New Student Onboarding: 4 Tips to Maximize Engagement

Every touchpoint with a student has the potential to impact their level of engagement, and that starts with the onboarding process. Your earliest interactions may have an outsized impact as students develop an understanding of where you fit into their future plans. From the start, it’s important to focus on the relationship-building that will serve as the foundation of this work moving forward.

At Bright Star Schools, our Alumni Support and College Success (ASCS) Program tracks, supports, and coaches alumni to get to and through higher education. Our goal is for 60% of alumni to graduate with a bachelor’s or associate degree, vocational certificate, or from a workplace development program within six years of high school graduation.

We don’t have a scholarship or financial incentives to keep students engaged after high school, and without the right relationships in place, advisors face an uphill battle trying to connect with students once a busy college semester is underway. Here’s what we have learned over the years about how to nurture those relationships and lay the groundwork for student engagement – starting on day one.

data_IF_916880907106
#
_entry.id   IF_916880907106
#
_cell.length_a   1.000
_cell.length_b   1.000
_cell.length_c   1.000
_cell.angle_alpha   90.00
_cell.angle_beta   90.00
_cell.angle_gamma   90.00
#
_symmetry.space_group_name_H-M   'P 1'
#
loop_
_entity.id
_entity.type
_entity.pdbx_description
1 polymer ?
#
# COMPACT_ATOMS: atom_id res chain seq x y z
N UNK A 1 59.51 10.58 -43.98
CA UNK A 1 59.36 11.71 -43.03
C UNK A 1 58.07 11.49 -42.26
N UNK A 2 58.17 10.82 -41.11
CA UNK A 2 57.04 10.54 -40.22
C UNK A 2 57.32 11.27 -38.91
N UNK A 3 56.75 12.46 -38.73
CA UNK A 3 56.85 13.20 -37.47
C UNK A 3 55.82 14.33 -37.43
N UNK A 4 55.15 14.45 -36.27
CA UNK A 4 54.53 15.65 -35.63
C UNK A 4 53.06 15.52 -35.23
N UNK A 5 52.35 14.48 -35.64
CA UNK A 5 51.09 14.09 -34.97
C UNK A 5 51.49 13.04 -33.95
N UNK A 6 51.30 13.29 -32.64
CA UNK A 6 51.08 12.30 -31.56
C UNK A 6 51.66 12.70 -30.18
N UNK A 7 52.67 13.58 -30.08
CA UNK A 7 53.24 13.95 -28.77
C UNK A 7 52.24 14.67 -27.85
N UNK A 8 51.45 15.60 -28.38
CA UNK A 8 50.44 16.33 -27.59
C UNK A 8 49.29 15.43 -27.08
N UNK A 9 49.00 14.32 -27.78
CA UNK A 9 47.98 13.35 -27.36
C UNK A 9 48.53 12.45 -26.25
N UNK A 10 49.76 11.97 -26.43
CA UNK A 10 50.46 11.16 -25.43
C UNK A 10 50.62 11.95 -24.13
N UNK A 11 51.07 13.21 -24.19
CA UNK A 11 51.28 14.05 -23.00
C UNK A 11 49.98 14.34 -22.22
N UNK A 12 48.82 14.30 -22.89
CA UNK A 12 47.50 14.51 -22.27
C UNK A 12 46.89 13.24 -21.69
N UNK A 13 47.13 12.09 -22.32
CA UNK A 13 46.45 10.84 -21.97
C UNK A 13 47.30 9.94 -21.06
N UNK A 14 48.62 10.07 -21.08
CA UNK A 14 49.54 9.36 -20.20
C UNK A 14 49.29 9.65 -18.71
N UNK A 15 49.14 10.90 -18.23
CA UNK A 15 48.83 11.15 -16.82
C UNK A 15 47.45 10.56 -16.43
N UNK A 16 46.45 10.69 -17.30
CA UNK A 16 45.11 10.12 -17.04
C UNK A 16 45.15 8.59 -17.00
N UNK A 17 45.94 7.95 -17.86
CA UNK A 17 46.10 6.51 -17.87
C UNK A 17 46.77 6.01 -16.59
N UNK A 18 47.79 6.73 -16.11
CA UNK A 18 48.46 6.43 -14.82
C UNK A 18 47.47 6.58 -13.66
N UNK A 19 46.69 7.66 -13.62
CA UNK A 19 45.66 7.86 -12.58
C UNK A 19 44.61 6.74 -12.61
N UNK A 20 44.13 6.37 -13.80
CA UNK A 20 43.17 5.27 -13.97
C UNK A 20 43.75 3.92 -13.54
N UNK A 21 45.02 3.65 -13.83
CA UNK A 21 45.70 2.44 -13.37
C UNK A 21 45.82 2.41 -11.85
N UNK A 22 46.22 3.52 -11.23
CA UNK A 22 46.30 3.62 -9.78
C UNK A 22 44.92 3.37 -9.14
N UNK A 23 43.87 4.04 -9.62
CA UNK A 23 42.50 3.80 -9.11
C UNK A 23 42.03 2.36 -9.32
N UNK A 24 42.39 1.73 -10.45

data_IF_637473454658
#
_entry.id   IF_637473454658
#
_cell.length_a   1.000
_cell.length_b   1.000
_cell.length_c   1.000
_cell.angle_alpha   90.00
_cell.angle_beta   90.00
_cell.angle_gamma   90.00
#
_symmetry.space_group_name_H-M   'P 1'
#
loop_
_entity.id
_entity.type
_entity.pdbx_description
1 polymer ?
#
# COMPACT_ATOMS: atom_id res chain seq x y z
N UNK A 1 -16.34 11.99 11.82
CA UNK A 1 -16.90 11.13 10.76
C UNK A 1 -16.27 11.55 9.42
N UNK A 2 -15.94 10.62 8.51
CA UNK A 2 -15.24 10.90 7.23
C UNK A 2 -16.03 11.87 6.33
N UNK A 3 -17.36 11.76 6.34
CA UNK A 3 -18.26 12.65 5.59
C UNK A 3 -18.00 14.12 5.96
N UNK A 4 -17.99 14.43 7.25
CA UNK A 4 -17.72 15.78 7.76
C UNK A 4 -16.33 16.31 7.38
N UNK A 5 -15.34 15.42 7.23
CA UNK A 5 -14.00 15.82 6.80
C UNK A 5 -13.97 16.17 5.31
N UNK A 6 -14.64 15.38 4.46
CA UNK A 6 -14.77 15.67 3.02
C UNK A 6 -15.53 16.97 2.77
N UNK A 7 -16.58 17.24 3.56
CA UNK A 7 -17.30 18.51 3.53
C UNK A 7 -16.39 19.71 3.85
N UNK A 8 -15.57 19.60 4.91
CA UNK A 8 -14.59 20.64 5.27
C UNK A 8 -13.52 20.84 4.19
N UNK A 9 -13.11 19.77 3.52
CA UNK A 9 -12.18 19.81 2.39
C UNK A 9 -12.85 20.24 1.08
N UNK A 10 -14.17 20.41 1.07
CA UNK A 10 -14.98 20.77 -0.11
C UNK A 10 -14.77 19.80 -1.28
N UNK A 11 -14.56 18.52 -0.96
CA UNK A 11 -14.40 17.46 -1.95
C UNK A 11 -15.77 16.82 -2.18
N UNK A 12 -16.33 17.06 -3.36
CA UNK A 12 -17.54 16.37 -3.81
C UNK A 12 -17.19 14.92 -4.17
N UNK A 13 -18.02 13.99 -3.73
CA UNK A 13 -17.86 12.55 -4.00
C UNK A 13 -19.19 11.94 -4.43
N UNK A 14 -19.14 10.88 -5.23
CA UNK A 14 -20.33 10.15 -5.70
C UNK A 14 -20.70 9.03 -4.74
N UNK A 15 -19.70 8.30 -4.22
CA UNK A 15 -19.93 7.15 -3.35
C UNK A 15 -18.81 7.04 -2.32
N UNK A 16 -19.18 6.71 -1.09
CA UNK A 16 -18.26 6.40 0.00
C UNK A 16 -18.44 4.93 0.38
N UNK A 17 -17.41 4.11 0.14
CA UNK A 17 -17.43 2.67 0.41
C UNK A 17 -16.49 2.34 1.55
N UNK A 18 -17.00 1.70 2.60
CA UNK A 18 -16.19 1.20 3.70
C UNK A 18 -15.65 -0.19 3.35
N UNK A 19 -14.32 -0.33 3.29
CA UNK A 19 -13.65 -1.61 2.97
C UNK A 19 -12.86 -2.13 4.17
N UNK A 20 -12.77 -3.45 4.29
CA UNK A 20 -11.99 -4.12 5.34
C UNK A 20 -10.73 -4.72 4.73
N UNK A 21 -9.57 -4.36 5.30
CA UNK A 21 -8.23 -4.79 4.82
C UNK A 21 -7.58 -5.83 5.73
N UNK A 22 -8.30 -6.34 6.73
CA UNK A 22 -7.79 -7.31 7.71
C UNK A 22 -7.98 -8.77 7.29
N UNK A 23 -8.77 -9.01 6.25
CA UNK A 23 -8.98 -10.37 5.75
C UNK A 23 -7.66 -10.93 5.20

Show up early and often.

Before our students step foot on campus, we want our alumni coordinators to have earned their trust. Since we’re based at a charter school, Bright Star coordinators can start getting to know students while they are still in high school, starting in the fall of their senior year. While high school counselors lead senior programming, alumni coordinators are always in attendance, supporting events and showing up for students and parents. From financial aid night to local college visits, the coordinator is a consistent presence every step of the way.

Coordinators also host their own sessions to help students prepare for college, covering topics like digital etiquette, time management, self-care, and how to find a community that aligns with their interests. Students are also free to schedule a meeting with their coordinator at any time for individual coaching and support.